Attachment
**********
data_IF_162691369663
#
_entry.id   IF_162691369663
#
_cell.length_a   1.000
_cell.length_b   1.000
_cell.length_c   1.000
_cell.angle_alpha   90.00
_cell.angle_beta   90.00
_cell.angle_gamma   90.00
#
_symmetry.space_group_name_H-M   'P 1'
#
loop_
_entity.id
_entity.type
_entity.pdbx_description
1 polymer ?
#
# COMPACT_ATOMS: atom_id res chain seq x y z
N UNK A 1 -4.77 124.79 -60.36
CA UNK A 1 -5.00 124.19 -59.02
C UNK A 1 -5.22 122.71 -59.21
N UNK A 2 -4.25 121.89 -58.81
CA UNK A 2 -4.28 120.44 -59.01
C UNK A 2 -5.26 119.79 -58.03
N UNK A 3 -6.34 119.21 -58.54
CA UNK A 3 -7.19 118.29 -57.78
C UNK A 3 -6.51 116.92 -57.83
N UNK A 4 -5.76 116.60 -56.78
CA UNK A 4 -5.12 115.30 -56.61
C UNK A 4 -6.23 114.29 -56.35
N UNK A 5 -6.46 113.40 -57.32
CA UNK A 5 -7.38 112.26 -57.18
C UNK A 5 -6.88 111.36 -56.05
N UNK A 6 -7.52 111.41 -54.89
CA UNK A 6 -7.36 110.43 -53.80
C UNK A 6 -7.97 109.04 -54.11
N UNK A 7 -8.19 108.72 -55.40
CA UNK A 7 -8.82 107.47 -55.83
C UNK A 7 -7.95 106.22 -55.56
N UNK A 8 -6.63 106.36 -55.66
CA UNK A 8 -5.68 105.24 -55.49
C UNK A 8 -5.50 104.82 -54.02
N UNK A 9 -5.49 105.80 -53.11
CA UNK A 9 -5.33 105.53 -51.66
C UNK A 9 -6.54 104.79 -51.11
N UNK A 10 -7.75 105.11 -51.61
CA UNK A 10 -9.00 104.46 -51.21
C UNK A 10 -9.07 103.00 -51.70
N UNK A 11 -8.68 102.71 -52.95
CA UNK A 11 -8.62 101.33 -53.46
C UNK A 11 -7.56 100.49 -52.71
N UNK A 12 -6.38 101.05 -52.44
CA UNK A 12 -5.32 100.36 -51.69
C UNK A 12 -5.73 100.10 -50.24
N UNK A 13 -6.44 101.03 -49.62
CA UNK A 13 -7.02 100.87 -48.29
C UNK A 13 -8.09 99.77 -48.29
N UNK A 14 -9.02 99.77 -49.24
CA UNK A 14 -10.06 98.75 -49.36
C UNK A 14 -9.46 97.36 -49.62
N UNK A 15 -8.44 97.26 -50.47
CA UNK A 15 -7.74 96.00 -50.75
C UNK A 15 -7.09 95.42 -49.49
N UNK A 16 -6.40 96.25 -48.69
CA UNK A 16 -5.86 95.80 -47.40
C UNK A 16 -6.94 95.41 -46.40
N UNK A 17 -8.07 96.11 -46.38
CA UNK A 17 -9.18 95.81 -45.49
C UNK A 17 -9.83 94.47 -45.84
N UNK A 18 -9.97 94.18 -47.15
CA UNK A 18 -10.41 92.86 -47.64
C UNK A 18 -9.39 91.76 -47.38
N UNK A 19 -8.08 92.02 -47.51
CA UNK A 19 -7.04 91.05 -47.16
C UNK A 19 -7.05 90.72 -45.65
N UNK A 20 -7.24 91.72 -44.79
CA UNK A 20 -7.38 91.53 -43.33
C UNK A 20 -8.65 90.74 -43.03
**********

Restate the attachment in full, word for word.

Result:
data_IF_162691369663
#
_entry.id   IF_162691369663
#
_cell.length_a   1.000
_cell.length_b   1.000
_cell.length_c   1.000
_cell.angle_alpha   90.00
_cell.angle_beta   90.00
_cell.angle_gamma   90.00
#
_symmetry.space_group_name_H-M   'P 1'
#
loop_
_entity.id
_entity.type
_entity.pdbx_description
1 polymer ?
#
# COMPACT_ATOMS: atom_id res chain seq x y z
N UNK A 1 -4.77 124.79 -60.36
CA UNK A 1 -5.00 124.19 -59.02
C UNK A 1 -5.22 122.71 -59.21
N UNK A 2 -4.25 121.89 -58.81
CA UNK A 2 -4.28 120.44 -59.01
C UNK A 2 -5.26 119.79 -58.03
N UNK A 3 -6.34 119.21 -58.54
CA UNK A 3 -7.19 118.29 -57.78
C UNK A 3 -6.51 116.92 -57.83
N UNK A 4 -5.76 116.60 -56.78
CA UNK A 4 -5.12 115.30 -56.61
C UNK A 4 -6.23 114.29 -56.35
N UNK A 5 -6.46 113.40 -57.32
CA UNK A 5 -7.38 112.26 -57.18
C UNK A 5 -6.88 111.36 -56.05
N UNK A 6 -7.52 111.41 -54.89
CA UNK A 6 -7.36 110.43 -53.80
C UNK A 6 -7.97 109.04 -54.11
N UNK A 7 -8.19 108.72 -55.40
CA UNK A 7 -8.82 107.47 -55.83
C UNK A 7 -7.95 106.22 -55.56
N UNK A 8 -6.63 106.36 -55.66
CA UNK A 8 -5.68 105.24 -55.49
C UNK A 8 -5.50 104.82 -54.02
N UNK A 9 -5.49 105.80 -53.11
CA UNK A 9 -5.33 105.53 -51.66
C UNK A 9 -6.54 104.79 -51.11
N UNK A 10 -7.75 105.11 -51.61
CA UNK A 10 -9.00 104.46 -51.21
C UNK A 10 -9.07 103.00 -51.70
N UNK A 11 -8.68 102.71 -52.95
CA UNK A 11 -8.62 101.33 -53.46
C UNK A 11 -7.56 100.49 -52.71
N UNK A 12 -6.38 101.05 -52.44
CA UNK A 12 -5.32 100.36 -51.69
C UNK A 12 -5.73 100.10 -50.24
N UNK A 13 -6.44 101.03 -49.62
CA UNK A 13 -7.02 100.87 -48.29
C UNK A 13 -8.09 99.77 -48.29
N UNK A 14 -9.02 99.77 -49.24
CA UNK A 14 -10.06 98.75 -49.36
C UNK A 14 -9.46 97.36 -49.62
N UNK A 15 -8.44 97.26 -50.47
CA UNK A 15 -7.74 96.00 -50.75
C UNK A 15 -7.09 95.42 -49.49
N UNK A 16 -6.40 96.25 -48.69
CA UNK A 16 -5.86 95.80 -47.40
C UNK A 16 -6.94 95.41 -46.40
N UNK A 17 -8.07 96.11 -46.38
CA UNK A 17 -9.18 95.81 -45.49
C UNK A 17 -9.83 94.47 -45.84
N UNK A 18 -9.97 94.18 -47.15
CA UNK A 18 -10.41 92.86 -47.64
C UNK A 18 -9.39 91.76 -47.38
N UNK A 19 -8.08 92.02 -47.51
CA UNK A 19 -7.04 91.05 -47.16
C UNK A 19 -7.05 90.72 -45.65
N UNK A 20 -7.24 91.72 -44.79
CA UNK A 20 -7.38 91.53 -43.33
C UNK A 20 -8.65 90.74 -43.03